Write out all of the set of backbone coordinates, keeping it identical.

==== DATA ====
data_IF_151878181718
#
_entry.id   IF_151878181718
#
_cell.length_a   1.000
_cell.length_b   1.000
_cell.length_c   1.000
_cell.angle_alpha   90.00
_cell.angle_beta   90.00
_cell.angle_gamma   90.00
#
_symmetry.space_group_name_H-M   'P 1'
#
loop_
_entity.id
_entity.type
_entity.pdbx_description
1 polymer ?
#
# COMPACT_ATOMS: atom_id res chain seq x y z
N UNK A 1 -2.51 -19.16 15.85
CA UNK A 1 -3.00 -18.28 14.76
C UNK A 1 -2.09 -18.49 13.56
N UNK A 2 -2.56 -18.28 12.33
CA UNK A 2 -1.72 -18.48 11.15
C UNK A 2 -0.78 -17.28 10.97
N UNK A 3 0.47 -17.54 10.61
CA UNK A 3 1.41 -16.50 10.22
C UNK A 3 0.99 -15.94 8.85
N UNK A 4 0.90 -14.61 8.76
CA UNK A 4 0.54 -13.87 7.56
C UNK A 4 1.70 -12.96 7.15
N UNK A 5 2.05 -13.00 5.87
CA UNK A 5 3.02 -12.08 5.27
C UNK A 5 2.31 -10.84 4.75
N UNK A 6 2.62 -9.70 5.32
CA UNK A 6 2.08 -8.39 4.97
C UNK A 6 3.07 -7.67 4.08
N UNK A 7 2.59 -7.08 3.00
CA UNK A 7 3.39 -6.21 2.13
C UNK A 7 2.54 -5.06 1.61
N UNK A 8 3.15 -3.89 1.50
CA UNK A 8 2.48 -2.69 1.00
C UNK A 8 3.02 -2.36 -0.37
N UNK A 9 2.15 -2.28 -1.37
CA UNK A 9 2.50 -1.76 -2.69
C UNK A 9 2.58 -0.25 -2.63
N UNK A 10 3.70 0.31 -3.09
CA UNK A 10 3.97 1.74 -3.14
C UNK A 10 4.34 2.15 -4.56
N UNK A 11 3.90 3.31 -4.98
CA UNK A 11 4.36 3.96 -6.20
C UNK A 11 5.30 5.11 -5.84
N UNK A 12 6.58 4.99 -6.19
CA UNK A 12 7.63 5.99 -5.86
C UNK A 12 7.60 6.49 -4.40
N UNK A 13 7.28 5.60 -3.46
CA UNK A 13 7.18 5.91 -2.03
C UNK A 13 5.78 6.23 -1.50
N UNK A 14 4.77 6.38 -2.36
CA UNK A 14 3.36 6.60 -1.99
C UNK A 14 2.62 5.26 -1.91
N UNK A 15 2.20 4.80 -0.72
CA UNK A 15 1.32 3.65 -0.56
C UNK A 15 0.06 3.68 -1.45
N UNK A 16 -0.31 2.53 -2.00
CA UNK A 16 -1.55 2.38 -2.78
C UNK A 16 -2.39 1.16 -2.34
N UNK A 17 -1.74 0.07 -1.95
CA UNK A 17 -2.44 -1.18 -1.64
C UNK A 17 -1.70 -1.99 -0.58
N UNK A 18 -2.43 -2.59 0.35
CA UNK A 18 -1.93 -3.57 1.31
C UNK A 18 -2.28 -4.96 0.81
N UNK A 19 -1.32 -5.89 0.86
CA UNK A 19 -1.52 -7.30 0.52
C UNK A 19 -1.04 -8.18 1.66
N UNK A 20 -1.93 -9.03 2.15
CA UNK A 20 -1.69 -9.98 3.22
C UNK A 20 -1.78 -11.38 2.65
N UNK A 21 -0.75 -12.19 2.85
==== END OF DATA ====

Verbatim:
data_IF_151878181718
#
_entry.id   IF_151878181718
#
_cell.length_a   1.000
_cell.length_b   1.000
_cell.length_c   1.000
_cell.angle_alpha   90.00
_cell.angle_beta   90.00
_cell.angle_gamma   90.00
#
_symmetry.space_group_name_H-M   'P 1'
#
loop_
_entity.id
_entity.type
_entity.pdbx_description
1 polymer ?
#
# COMPACT_ATOMS: atom_id res chain seq x y z
N UNK A 1 -2.51 -19.16 15.85
CA UNK A 1 -3.00 -18.28 14.76
C UNK A 1 -2.09 -18.49 13.56
N UNK A 2 -2.56 -18.28 12.33
CA UNK A 2 -1.72 -18.48 11.15
C UNK A 2 -0.78 -17.28 10.97
N UNK A 3 0.47 -17.54 10.61
CA UNK A 3 1.41 -16.50 10.22
C UNK A 3 0.99 -15.94 8.85
N UNK A 4 0.90 -14.61 8.76
CA UNK A 4 0.54 -13.87 7.56
C UNK A 4 1.70 -12.96 7.15
N UNK A 5 2.05 -13.00 5.87
CA UNK A 5 3.02 -12.08 5.27
C UNK A 5 2.31 -10.84 4.75
N UNK A 6 2.62 -9.70 5.32
CA UNK A 6 2.08 -8.39 4.97
C UNK A 6 3.07 -7.67 4.08
N UNK A 7 2.59 -7.08 3.00
CA UNK A 7 3.39 -6.21 2.13
C UNK A 7 2.54 -5.06 1.61
N UNK A 8 3.15 -3.89 1.50
CA UNK A 8 2.48 -2.69 1.00
C UNK A 8 3.02 -2.36 -0.37
N UNK A 9 2.15 -2.28 -1.37
CA UNK A 9 2.50 -1.76 -2.69
C UNK A 9 2.58 -0.25 -2.63
N UNK A 10 3.70 0.31 -3.09
CA UNK A 10 3.97 1.74 -3.14
C UNK A 10 4.34 2.15 -4.56
N UNK A 11 3.90 3.31 -4.98
CA UNK A 11 4.36 3.96 -6.20
C UNK A 11 5.30 5.11 -5.84
N UNK A 12 6.58 4.99 -6.19
CA UNK A 12 7.63 5.99 -5.86
C UNK A 12 7.60 6.49 -4.40
N UNK A 13 7.28 5.60 -3.46
CA UNK A 13 7.18 5.91 -2.03
C UNK A 13 5.78 6.23 -1.50
N UNK A 14 4.77 6.38 -2.36
CA UNK A 14 3.36 6.60 -1.99
C UNK A 14 2.62 5.26 -1.91
N UNK A 15 2.20 4.80 -0.72
CA UNK A 15 1.32 3.65 -0.56
C UNK A 15 0.06 3.68 -1.45
N UNK A 16 -0.31 2.53 -2.00
CA UNK A 16 -1.55 2.38 -2.78
C UNK A 16 -2.39 1.16 -2.34
N UNK A 17 -1.74 0.07 -1.95
CA UNK A 17 -2.44 -1.18 -1.64
C UNK A 17 -1.70 -1.99 -0.58
N UNK A 18 -2.43 -2.59 0.35
CA UNK A 18 -1.93 -3.57 1.31
C UNK A 18 -2.28 -4.96 0.81
N UNK A 19 -1.32 -5.89 0.86
CA UNK A 19 -1.52 -7.30 0.52
C UNK A 19 -1.04 -8.18 1.66
N UNK A 20 -1.93 -9.03 2.15
CA UNK A 20 -1.69 -9.98 3.22
C UNK A 20 -1.78 -11.38 2.65
N UNK A 21 -0.75 -12.19 2.85